Definition of revise in English:

revise

Line breaks: re¦vise
Pronunciation: /rɪˈvʌɪz
 
/

verb

  • 1 [with object] Reconsider and alter (something) in the light of further evidence: he had cause to revise his opinion a moment after expressing it
    More example sentences
    • By 1998, as the budget began to blowout, the figure was revised upwards to 23 percent.
    • You may shudder to learn that the government has revised its hurricane forecast for the season that began June 1 for the worst.
    • We might also note and heed the willingness of those whose positions have cost them a great deal to rethink and revise their assumptions in the light of a changing world.
    Synonyms
    reconsider, review, re-examine, reassess, re-evaluate, reappraise, rethink, think over, take another look at, take a fresh look at, look at in a different light, have another think about; change, alter, modify, disconfirm
  • 1.1Examine and improve or amend (written or printed matter): the book was published in 1960 and revised in 1968 (as adjective revised) a revised edition
    More example sentences
    • There is an English instructional book based on the books written by Doshu and there are revised editions of it as well.
    • Since then, Before the Mayflower has been published in seven editions that have been revised and updated.
    • Years of comparative idleness enabled him to write and revise the Arcadia, and to complete the Defence of Poetry, The Lady of May, and Astrophel and Stella.
  • 1.2Alter so as to make more efficient: (as adjective revised) the revised finance and administrative groups
    More example sentences
    • Better business efficiency often arises from revised practises following the installation of new technology.
    • It's the modern revised Christmas message that troubles me, the one about getting your wishes granted.
    • The much talked about revised Investment Act is now a document without deadlines.
    Synonyms
  • 2 [no object] British Reread work done previously to improve one’s knowledge of a subject, typically to prepare for an examination: students frantically revising for exams [with object]: revise your lecture notes on the topic
    More example sentences
    • There are tutorials and classes going on, and students revising for exams yet to come, in the Merton Street area.
    • It was a favourite place for students to revise for examinations.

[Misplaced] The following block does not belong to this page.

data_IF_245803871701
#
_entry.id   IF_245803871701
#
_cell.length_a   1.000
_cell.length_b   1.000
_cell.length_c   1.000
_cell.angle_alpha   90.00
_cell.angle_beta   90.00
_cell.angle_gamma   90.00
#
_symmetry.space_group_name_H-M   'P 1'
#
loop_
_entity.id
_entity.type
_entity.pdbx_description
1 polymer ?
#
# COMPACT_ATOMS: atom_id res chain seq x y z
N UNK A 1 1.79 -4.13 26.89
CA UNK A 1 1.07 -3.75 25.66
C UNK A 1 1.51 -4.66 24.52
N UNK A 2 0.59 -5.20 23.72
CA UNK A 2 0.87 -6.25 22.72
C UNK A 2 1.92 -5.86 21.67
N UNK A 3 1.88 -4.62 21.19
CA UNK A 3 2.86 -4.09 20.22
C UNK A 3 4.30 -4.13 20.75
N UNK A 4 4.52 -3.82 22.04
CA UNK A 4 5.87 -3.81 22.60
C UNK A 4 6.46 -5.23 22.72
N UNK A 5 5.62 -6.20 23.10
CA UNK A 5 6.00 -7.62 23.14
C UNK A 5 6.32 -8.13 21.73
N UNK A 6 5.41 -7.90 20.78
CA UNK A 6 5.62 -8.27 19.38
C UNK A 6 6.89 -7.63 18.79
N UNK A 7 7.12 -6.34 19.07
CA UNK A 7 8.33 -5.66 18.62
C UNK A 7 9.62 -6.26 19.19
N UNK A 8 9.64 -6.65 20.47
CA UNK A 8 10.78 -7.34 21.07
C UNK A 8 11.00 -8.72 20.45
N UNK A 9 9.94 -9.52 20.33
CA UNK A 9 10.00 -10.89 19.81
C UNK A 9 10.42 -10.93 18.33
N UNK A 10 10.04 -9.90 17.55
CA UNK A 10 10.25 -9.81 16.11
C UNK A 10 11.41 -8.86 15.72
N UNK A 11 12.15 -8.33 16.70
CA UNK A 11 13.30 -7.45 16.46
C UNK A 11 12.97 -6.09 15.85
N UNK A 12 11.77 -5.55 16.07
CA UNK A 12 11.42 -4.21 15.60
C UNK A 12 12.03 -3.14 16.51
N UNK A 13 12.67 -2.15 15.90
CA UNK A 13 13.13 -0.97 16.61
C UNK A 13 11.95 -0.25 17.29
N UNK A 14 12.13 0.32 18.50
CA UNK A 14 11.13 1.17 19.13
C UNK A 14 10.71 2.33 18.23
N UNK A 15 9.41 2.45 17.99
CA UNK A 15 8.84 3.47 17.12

• 46 is the number of weeks 11 to 18 year old students spend revising for and doing exams.
    Synonyms
    go over, reread, run through, study, memorize; cram
    informal bone up on
    British informal swot up (on), mug up (on), swot

noun

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  • A proof including corrections made in an earlier proof: I handed in the revises this morning
    More example sentences
    • Amid the chaos sits old-timer Howard, the revise sub-editor, who still remembers the days when journalists knew that Woking wasn't in Kent and that battalion has two Ts.
    • The present work was set up in slips, but the corrections have been unusually large, and the revises frequent.
    • These proofs date from the same period of revision exemplified by the large corpus of revises that came in late April and throughout May.

Derivatives

revisable

adjective
More example sentences
  • And this is the occasion in which we come to understand that what we take to be ‘real’ is, in fact, a changeable and revisable reality.
  • A shared overarching global polity would embody this intimation in continuously revisable structures dedicated to promoting the common good insofar as this can be agreed upon.
  • The import of these claims seems to be that Kant believed that the racial classification he offered was a necessary truth, based on reason alone, and neither derived from experience nor revisable in the light of experience.

revisal

noun
More example sentences
  • It featured not only plays, each one of them subjected to ‘a careful revisal,’ but also Murphy's contributions to The Gray's Inn Journal.
  • We used to read the first book of Euclid, but regularly as we reached the dreadful pass we were turned back for a revisal.

reviser

noun
More example sentences
  • Yeats was also an irrepressible reviser of his own poems: ‘It is myself that I remake,’ he said to readers who missed the earlier versions of poems they'd come to love.
  • He is a tireless reviser, a believer in the process of writing.
  • Like Bonnard, Max is an obsessive reviser, unable to step away from the canvas and declare the pictures complete.

revisory

adjective
More example sentences
  • Even Jardine appears to get a small makeover from Guha's revisory pen.
  • Natalie Fryde is quoted to the exclusion of important later revisory work.

Origin

mid 16th century (in the sense 'look again or repeatedly (at)'): from French réviser 'look at', or Latin revisere 'look at again', from re- 'again' + visere (intensive form of videre 'to see').

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